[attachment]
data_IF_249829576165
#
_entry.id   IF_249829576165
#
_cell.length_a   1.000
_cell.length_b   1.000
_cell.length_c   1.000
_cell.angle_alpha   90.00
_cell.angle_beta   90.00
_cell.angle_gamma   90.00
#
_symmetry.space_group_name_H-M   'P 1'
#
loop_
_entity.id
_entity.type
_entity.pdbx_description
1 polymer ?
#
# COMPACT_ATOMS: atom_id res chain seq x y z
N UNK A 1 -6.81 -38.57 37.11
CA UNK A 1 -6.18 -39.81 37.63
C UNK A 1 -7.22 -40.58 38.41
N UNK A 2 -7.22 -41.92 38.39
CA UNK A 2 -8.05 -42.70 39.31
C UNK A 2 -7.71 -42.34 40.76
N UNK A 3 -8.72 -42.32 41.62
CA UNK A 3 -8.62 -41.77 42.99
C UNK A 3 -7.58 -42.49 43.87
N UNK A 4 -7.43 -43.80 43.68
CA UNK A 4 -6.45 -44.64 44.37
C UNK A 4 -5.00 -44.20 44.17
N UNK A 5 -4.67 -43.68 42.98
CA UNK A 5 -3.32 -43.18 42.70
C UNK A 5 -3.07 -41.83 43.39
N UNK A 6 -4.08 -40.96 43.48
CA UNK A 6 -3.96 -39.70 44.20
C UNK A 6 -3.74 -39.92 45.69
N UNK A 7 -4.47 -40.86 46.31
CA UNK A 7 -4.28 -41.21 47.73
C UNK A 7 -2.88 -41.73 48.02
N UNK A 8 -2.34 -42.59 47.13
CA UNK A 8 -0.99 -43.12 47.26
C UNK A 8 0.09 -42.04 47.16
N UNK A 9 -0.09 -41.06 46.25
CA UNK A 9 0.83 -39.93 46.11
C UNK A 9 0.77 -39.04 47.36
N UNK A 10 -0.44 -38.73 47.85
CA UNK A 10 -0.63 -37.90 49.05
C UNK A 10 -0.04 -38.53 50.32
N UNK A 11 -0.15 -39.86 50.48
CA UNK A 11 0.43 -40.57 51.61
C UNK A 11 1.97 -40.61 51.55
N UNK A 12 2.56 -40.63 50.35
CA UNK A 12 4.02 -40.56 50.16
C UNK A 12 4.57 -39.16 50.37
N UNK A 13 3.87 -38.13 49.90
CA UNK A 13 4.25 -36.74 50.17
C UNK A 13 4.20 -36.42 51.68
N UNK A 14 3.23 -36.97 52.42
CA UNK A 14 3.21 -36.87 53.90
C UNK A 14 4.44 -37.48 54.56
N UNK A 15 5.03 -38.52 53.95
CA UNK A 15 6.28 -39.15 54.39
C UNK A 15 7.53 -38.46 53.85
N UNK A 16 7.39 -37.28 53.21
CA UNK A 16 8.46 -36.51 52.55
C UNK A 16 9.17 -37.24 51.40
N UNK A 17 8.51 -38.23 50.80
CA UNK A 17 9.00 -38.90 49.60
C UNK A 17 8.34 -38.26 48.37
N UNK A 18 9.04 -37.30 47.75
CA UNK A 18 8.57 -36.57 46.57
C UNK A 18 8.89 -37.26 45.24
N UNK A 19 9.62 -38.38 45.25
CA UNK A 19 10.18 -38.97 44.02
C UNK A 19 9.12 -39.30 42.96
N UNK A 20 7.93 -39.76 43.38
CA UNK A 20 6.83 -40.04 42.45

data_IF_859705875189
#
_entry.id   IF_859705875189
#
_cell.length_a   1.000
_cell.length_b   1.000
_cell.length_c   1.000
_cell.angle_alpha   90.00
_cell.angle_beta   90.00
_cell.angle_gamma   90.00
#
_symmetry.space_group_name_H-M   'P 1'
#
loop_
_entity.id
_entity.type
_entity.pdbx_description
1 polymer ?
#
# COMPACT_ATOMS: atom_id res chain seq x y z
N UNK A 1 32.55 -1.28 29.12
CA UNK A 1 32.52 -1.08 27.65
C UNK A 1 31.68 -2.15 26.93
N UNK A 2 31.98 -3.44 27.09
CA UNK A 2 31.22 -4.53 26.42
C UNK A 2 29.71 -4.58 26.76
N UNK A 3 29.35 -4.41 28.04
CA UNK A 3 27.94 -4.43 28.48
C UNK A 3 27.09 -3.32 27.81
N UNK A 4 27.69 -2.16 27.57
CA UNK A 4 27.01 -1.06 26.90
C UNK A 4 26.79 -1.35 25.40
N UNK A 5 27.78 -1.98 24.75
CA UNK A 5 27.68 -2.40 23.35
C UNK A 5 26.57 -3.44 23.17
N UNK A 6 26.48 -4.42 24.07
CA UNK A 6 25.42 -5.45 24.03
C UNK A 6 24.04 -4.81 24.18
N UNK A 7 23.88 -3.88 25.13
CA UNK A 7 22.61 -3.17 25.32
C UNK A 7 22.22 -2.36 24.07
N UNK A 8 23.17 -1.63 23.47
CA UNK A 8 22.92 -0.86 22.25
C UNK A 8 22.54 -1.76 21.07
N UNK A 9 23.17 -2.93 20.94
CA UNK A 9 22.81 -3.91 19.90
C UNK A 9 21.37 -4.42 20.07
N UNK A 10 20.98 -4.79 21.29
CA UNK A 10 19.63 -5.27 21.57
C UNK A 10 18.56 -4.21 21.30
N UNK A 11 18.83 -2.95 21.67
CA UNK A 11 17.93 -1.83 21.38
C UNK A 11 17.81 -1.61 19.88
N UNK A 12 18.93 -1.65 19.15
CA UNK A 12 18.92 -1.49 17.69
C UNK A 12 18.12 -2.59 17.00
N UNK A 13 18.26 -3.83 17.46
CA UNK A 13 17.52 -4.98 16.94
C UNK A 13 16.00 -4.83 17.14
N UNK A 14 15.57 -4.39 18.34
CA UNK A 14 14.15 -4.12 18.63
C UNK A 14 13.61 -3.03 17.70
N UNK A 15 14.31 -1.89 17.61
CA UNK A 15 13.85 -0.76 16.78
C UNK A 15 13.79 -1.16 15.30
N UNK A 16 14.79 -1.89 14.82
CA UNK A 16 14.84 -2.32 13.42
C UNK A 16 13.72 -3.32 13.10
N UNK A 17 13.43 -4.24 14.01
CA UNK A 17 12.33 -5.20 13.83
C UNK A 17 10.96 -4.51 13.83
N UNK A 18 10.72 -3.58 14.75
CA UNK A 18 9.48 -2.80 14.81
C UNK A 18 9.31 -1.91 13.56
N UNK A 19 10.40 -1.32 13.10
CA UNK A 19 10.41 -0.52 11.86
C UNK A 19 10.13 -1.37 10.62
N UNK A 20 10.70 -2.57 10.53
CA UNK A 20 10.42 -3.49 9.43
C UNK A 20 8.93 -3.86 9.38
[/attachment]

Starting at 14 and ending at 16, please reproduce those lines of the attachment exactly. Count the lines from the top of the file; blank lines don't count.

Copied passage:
loop_
_entity.id
_entity.type